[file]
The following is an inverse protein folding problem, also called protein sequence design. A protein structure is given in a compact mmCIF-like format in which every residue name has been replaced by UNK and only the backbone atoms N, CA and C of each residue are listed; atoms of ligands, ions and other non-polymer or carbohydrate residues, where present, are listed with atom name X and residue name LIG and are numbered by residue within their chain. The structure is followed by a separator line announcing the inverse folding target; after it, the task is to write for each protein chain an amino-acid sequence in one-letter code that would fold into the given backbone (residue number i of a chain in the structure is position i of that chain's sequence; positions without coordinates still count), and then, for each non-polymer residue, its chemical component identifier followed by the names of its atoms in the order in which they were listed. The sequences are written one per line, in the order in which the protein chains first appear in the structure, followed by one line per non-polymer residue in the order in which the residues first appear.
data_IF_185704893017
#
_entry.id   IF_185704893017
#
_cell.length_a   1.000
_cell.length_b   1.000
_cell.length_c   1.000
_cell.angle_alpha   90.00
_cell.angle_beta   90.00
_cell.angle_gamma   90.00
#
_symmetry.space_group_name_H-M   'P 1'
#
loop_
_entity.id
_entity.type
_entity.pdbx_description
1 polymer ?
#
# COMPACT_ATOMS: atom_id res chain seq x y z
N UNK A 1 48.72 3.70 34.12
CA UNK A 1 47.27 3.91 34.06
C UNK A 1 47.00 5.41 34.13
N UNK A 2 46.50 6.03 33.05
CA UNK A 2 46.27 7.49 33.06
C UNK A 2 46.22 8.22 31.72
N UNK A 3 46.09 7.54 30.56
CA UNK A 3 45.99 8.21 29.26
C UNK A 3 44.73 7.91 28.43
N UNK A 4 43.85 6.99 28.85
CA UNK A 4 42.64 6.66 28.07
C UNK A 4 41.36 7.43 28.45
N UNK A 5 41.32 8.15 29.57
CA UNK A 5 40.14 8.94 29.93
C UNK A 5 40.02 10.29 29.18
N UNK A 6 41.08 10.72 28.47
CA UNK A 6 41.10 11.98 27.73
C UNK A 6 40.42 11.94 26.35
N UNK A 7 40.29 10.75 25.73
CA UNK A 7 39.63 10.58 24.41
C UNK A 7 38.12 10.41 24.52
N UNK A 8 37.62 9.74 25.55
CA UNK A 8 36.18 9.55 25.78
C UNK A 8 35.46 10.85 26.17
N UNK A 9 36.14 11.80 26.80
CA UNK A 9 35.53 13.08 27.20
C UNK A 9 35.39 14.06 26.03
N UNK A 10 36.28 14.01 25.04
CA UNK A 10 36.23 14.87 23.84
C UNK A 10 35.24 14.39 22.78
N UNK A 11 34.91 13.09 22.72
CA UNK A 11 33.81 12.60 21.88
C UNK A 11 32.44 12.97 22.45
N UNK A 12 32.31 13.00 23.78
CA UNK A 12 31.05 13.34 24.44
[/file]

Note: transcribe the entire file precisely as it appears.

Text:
The following is an inverse protein folding problem, also called protein sequence design. A protein structure is given in a compact mmCIF-like format in which every residue name has been replaced by UNK and only the backbone atoms N, CA and C of each residue are listed; atoms of ligands, ions and other non-polymer or carbohydrate residues, where present, are listed with atom name X and residue name LIG and are numbered by residue within their chain. The structure is followed by a separator line announcing the inverse folding target; after it, the task is to write for each protein chain an amino-acid sequence in one-letter code that would fold into the given backbone (residue number i of a chain in the structure is position i of that chain's sequence; positions without coordinates still count), and then, for each non-polymer residue, its chemical component identifier followed by the names of its atoms in the order in which they were listed. The sequences are written one per line, in the order in which the protein chains first appear in the structure, followed by one line per non-polymer residue in the order in which the residues first appear.
data_IF_185704893017
#
_entry.id   IF_185704893017
#
_cell.length_a   1.000
_cell.length_b   1.000
_cell.length_c   1.000
_cell.angle_alpha   90.00
_cell.angle_beta   90.00
_cell.angle_gamma   90.00
#
_symmetry.space_group_name_H-M   'P 1'
#
loop_
_entity.id
_entity.type
_entity.pdbx_description
1 polymer ?
#
# COMPACT_ATOMS: atom_id res chain seq x y z
N UNK A 1 48.72 3.70 34.12
CA UNK A 1 47.27 3.91 34.06
C UNK A 1 47.00 5.41 34.13
N UNK A 2 46.50 6.03 33.05
CA UNK A 2 46.27 7.49 33.06
C UNK A 2 46.22 8.22 31.72
N UNK A 3 46.09 7.54 30.56
CA UNK A 3 45.99 8.21 29.26
C UNK A 3 44.73 7.91 28.43
N UNK A 4 43.85 6.99 28.85
CA UNK A 4 42.64 6.66 28.07
C UNK A 4 41.36 7.43 28.45
N UNK A 5 41.32 8.15 29.57
CA UNK A 5 40.14 8.94 29.93
C UNK A 5 40.02 10.29 29.18
N UNK A 6 41.08 10.72 28.47
CA UNK A 6 41.10 11.98 27.73
C UNK A 6 40.42 11.94 26.35
N UNK A 7 40.29 10.75 25.73
CA UNK A 7 39.63 10.58 24.41
C UNK A 7 38.12 10.41 24.52
N UNK A 8 37.62 9.74 25.55
CA UNK A 8 36.18 9.55 25.78
C UNK A 8 35.46 10.85 26.17
N UNK A 9 36.14 11.80 26.80
CA UNK A 9 35.53 13.08 27.20
C UNK A 9 35.39 14.06 26.03
N UNK A 10 36.28 14.01 25.04
CA UNK A 10 36.23 14.87 23.84
C UNK A 10 35.24 14.39 22.78
N UNK A 11 34.91 13.09 22.72
CA UNK A 11 33.81 12.60 21.88
C UNK A 11 32.44 12.97 22.45
N UNK A 12 32.31 13.00 23.78
CA UNK A 12 31.05 13.34 24.44